The biological control effectiveness of Hirsutella rhossiliensis and Hirsutella minnesotensis, two endoparasitic nematophagous fungi, was evaluated using solid cultures of corn grits against the soybean cyst nematode, Heterodera glycines, in greenhouse experiments. Both fungi, either applied at planting or 2 weeks before planting, were highly effective in control of the nematode. The biological control effectiveness increased with increasing inoculation level of the solid culture from 0.04 to 1% (corn grits:soil, w/w). Control differed between the two species and among isolates. H. rhossiliensis was more effective than H. minnesotensis, and H. rhossiliensis isolate OWVT-1 appeared to be the most effective among all isolates tested. In some experiments, the isolate OWVT-1 almost completely controlled the nematode population. Soil heating treatment increased the effectiveness of the fungi as compared with no-heating treatment. The percentage of H. glycines second-stage juveniles (J2) parasitized by the fungi at the end of the experiment (60 days after planting) was not correlated with level of biological control of the nematode. Parasitism of J2 by H. rhossiliensis at the end of experiment was negatively correlated with fungal inoculation level and positively correlated with the final nematode population densities. H. minnesotensis appeared to establish slower in soil than H. rhossiliensis.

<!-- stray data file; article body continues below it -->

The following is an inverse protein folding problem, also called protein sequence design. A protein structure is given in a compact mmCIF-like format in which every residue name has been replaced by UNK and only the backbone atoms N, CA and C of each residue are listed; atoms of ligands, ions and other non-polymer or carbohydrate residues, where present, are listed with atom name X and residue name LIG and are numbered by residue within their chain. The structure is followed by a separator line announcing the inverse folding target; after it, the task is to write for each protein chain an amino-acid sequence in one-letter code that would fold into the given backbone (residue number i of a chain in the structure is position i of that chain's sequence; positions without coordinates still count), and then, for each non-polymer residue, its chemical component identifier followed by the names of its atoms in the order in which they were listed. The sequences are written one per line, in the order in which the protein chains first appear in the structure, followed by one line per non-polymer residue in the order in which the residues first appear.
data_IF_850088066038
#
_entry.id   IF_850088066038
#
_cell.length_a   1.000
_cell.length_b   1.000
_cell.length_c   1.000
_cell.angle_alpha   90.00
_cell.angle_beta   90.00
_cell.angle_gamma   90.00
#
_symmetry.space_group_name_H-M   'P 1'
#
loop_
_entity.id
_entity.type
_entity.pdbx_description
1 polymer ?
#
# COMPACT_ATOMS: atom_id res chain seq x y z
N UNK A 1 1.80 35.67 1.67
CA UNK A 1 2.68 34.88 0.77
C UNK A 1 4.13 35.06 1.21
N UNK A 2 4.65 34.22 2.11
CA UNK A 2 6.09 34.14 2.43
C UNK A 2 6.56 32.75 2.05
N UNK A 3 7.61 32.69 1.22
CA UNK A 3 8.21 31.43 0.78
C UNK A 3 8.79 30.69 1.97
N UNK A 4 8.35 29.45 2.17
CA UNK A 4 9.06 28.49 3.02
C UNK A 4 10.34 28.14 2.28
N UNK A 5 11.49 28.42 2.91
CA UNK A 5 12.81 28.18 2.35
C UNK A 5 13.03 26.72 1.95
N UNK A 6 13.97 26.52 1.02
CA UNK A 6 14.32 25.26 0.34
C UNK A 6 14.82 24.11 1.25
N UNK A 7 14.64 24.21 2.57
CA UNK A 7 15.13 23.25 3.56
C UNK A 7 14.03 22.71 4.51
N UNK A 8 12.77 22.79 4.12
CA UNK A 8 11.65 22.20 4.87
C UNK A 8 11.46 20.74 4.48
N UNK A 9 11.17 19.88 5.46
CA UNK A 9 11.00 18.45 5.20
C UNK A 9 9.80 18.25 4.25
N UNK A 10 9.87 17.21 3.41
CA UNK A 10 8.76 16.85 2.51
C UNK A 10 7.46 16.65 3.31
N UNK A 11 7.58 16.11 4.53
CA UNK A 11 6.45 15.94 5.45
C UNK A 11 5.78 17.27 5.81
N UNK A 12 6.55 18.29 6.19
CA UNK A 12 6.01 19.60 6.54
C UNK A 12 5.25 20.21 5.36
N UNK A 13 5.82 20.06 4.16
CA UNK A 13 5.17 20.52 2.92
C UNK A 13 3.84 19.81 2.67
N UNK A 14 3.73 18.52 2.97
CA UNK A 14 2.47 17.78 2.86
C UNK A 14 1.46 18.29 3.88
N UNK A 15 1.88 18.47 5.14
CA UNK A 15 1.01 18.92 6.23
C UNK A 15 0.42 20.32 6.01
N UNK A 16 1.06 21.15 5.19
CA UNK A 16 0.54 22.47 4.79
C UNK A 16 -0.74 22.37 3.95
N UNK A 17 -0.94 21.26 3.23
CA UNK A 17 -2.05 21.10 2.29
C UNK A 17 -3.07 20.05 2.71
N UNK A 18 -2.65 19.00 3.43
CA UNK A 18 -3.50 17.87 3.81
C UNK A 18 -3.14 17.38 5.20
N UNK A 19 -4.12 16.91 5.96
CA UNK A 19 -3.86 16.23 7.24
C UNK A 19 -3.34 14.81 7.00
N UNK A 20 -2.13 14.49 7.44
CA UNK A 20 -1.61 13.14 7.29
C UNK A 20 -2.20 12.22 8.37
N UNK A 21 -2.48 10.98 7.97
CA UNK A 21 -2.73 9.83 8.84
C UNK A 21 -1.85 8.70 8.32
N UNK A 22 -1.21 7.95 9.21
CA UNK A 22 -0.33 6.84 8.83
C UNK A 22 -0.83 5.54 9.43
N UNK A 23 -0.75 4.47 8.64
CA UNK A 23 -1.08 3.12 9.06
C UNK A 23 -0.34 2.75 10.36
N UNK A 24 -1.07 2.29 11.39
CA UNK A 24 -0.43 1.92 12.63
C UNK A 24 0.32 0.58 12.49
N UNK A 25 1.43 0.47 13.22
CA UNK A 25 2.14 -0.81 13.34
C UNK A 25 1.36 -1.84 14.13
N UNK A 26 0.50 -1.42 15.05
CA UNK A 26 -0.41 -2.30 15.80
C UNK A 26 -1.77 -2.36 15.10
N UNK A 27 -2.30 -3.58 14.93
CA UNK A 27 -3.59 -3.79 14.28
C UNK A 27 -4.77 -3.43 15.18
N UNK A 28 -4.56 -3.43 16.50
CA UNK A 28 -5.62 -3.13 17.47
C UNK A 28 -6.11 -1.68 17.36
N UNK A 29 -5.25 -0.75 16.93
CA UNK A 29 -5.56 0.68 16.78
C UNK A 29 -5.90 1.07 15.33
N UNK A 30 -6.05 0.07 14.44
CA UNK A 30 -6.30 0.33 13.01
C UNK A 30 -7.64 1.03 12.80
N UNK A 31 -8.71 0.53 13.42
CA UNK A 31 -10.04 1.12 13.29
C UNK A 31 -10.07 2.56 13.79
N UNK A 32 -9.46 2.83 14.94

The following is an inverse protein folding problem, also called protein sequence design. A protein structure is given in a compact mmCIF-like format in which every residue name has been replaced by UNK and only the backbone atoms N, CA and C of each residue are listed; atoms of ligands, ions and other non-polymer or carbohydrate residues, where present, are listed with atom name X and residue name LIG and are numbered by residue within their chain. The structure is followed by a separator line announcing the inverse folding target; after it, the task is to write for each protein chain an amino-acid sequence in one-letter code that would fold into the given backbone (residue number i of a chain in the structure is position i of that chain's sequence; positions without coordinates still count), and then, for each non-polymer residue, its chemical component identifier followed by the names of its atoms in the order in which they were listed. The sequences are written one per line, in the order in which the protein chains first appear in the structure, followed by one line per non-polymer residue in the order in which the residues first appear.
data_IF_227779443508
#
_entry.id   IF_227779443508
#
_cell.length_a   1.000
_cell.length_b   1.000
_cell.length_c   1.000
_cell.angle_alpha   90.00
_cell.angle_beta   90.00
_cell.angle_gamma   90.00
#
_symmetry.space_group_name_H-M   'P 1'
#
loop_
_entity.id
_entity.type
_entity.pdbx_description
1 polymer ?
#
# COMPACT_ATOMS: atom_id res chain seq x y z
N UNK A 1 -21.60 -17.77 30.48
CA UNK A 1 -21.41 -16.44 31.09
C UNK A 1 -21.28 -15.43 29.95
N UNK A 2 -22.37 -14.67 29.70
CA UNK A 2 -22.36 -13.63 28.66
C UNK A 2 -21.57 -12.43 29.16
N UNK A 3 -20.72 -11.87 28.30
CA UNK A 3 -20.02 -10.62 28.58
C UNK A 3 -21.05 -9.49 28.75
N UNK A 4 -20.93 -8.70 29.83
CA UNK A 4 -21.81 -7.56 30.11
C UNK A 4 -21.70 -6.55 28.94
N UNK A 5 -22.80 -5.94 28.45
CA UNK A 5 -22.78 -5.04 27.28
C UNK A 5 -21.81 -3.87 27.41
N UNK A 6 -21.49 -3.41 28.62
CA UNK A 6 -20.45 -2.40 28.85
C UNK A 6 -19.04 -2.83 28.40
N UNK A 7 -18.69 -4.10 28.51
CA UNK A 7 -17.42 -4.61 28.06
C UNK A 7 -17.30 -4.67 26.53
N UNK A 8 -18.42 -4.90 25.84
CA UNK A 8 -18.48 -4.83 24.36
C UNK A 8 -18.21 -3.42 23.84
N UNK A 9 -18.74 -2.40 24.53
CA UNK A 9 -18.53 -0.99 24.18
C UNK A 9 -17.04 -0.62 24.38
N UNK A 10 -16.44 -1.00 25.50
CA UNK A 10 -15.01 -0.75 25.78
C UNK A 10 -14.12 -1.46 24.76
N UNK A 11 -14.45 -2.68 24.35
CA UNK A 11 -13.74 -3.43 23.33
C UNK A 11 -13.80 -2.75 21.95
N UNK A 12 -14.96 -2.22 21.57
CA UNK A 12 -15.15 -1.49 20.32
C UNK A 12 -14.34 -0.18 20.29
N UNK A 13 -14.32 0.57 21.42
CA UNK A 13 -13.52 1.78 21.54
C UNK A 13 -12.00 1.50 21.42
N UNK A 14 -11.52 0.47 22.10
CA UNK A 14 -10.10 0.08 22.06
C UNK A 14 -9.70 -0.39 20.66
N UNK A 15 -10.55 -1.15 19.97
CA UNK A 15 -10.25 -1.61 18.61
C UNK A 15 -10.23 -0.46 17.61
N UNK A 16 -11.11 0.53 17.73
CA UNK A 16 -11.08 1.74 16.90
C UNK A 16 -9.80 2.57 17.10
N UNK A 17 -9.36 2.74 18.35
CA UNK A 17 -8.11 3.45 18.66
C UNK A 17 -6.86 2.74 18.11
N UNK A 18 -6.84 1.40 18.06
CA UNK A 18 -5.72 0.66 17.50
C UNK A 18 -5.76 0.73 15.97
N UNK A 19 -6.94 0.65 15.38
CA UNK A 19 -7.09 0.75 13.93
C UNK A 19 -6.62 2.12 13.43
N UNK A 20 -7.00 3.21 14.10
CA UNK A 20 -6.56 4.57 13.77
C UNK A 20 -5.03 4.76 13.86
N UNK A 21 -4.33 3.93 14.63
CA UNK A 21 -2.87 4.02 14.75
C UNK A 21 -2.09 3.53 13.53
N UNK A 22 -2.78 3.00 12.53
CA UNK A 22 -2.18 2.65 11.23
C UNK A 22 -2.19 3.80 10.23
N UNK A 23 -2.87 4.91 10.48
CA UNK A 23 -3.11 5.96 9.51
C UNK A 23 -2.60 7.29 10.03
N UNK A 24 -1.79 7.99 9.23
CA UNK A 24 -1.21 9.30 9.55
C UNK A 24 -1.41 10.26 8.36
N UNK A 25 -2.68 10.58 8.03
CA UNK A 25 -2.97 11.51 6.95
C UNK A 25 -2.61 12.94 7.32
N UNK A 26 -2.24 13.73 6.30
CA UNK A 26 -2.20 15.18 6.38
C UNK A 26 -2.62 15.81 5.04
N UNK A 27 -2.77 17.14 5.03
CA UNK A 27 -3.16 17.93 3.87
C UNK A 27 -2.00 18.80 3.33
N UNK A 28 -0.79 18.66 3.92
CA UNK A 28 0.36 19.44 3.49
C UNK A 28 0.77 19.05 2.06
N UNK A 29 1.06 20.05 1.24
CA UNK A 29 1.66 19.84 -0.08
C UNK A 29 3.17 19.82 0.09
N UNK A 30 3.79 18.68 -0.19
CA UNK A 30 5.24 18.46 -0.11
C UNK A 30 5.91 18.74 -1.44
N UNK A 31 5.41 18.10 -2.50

Bibliographical noteFunding Information:
We thank R. Adkins, J. Jin, and L. Zielinski for technical assistance, and D. Miller and H. Melakeberhan for reviewing the manuscript prior to submission. Research was supported, in part, by Minnesota Soybean Research and Promotion Council, and Minnesota Department of Agriculture Biological Control Program.
Copyright 2011 Elsevier B.V., All rights reserved.
- Biological control
- Heterodera glycines
- Hirsutella minnesotensis
- Hirsutella rhossiliensis
- Nematophagous fungi
- Soybean cyst nematode